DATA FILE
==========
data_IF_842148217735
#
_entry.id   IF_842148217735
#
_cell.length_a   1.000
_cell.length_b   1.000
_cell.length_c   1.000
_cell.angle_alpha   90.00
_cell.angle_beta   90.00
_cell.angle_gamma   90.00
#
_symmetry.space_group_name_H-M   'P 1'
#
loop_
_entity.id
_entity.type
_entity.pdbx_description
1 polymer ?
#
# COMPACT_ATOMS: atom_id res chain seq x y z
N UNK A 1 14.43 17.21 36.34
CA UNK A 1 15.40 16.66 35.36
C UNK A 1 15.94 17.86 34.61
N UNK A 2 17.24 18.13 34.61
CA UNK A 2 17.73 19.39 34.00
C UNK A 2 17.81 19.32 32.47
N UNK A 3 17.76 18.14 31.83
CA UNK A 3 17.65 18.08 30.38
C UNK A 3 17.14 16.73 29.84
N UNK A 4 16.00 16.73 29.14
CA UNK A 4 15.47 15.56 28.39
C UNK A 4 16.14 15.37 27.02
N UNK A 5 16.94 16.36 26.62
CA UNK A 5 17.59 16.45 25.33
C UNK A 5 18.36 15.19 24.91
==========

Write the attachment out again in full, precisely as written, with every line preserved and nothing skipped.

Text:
data_IF_842148217735
#
_entry.id   IF_842148217735
#
_cell.length_a   1.000
_cell.length_b   1.000
_cell.length_c   1.000
_cell.angle_alpha   90.00
_cell.angle_beta   90.00
_cell.angle_gamma   90.00
#
_symmetry.space_group_name_H-M   'P 1'
#
loop_
_entity.id
_entity.type
_entity.pdbx_description
1 polymer ?
#
# COMPACT_ATOMS: atom_id res chain seq x y z
N UNK A 1 14.43 17.21 36.34
CA UNK A 1 15.40 16.66 35.36
C UNK A 1 15.94 17.86 34.61
N UNK A 2 17.24 18.13 34.61
CA UNK A 2 17.73 19.39 34.00
C UNK A 2 17.81 19.32 32.47
N UNK A 3 17.76 18.14 31.83
CA UNK A 3 17.65 18.08 30.38
C UNK A 3 17.14 16.73 29.84
N UNK A 4 16.00 16.73 29.14
CA UNK A 4 15.47 15.56 28.39
C UNK A 4 16.14 15.37 27.02
N UNK A 5 16.94 16.36 26.62
CA UNK A 5 17.59 16.45 25.33
C UNK A 5 18.36 15.19 24.91